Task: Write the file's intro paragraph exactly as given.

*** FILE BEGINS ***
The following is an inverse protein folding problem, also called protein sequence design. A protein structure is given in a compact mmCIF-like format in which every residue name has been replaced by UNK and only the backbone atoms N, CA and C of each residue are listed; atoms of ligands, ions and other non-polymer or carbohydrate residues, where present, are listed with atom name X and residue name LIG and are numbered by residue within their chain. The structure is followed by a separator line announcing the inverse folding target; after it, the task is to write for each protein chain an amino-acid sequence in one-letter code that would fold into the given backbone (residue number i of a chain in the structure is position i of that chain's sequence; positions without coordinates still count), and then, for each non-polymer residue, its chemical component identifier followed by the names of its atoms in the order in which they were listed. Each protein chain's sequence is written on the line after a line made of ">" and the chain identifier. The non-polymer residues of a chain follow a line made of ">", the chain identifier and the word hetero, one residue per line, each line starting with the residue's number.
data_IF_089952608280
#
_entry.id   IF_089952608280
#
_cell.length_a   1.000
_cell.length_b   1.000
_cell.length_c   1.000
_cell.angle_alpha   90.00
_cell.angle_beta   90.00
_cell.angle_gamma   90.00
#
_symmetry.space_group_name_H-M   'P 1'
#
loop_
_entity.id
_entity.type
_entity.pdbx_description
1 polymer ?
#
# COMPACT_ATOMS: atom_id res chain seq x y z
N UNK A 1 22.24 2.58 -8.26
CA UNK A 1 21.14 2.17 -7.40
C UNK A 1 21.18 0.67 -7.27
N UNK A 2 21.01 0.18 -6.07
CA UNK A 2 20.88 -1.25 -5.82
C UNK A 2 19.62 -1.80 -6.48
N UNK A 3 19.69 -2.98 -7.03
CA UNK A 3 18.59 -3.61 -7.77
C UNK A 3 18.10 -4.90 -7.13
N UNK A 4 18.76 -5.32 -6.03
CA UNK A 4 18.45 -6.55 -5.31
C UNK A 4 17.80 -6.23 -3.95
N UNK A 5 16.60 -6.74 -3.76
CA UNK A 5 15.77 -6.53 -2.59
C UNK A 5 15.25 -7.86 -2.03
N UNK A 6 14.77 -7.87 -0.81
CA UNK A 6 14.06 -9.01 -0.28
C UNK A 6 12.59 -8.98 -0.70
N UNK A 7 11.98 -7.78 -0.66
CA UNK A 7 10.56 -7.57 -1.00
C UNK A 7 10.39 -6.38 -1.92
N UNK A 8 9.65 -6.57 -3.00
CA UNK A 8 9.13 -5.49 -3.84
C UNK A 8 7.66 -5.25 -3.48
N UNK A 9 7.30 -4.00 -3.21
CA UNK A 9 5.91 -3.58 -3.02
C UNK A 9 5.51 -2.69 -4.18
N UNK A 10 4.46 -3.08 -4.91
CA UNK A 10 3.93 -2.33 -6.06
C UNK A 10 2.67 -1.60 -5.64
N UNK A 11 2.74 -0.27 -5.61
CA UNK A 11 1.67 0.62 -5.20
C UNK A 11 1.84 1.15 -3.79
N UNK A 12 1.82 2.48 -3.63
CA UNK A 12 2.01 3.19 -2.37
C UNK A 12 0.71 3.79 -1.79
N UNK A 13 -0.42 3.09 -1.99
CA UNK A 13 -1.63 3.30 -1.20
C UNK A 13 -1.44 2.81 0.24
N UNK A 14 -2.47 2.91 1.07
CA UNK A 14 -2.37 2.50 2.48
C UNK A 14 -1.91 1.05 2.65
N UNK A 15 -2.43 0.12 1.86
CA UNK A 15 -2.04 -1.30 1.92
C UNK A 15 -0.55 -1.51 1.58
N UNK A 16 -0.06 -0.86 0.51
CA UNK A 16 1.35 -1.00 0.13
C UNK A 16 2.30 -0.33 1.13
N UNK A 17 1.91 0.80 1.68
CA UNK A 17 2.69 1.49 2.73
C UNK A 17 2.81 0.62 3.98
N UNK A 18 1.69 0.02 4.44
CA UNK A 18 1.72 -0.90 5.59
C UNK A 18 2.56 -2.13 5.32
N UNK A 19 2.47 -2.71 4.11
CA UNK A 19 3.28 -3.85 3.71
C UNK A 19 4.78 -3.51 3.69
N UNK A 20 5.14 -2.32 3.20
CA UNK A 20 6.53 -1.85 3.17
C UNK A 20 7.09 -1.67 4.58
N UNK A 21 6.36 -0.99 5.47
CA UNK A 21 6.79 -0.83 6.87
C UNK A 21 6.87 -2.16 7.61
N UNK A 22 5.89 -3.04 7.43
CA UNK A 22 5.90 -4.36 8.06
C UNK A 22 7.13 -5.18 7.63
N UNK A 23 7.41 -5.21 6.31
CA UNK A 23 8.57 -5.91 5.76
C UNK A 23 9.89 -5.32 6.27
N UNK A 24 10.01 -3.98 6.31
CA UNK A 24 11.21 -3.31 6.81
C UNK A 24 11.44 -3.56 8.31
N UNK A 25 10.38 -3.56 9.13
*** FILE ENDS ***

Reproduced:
The following is an inverse protein folding problem, also called protein sequence design. A protein structure is given in a compact mmCIF-like format in which every residue name has been replaced by UNK and only the backbone atoms N, CA and C of each residue are listed; atoms of ligands, ions and other non-polymer or carbohydrate residues, where present, are listed with atom name X and residue name LIG and are numbered by residue within their chain. The structure is followed by a separator line announcing the inverse folding target; after it, the task is to write for each protein chain an amino-acid sequence in one-letter code that would fold into the given backbone (residue number i of a chain in the structure is position i of that chain's sequence; positions without coordinates still count), and then, for each non-polymer residue, its chemical component identifier followed by the names of its atoms in the order in which they were listed. Each protein chain's sequence is written on the line after a line made of ">" and the chain identifier. The non-polymer residues of a chain follow a line made of ">", the chain identifier and the word hetero, one residue per line, each line starting with the residue's number.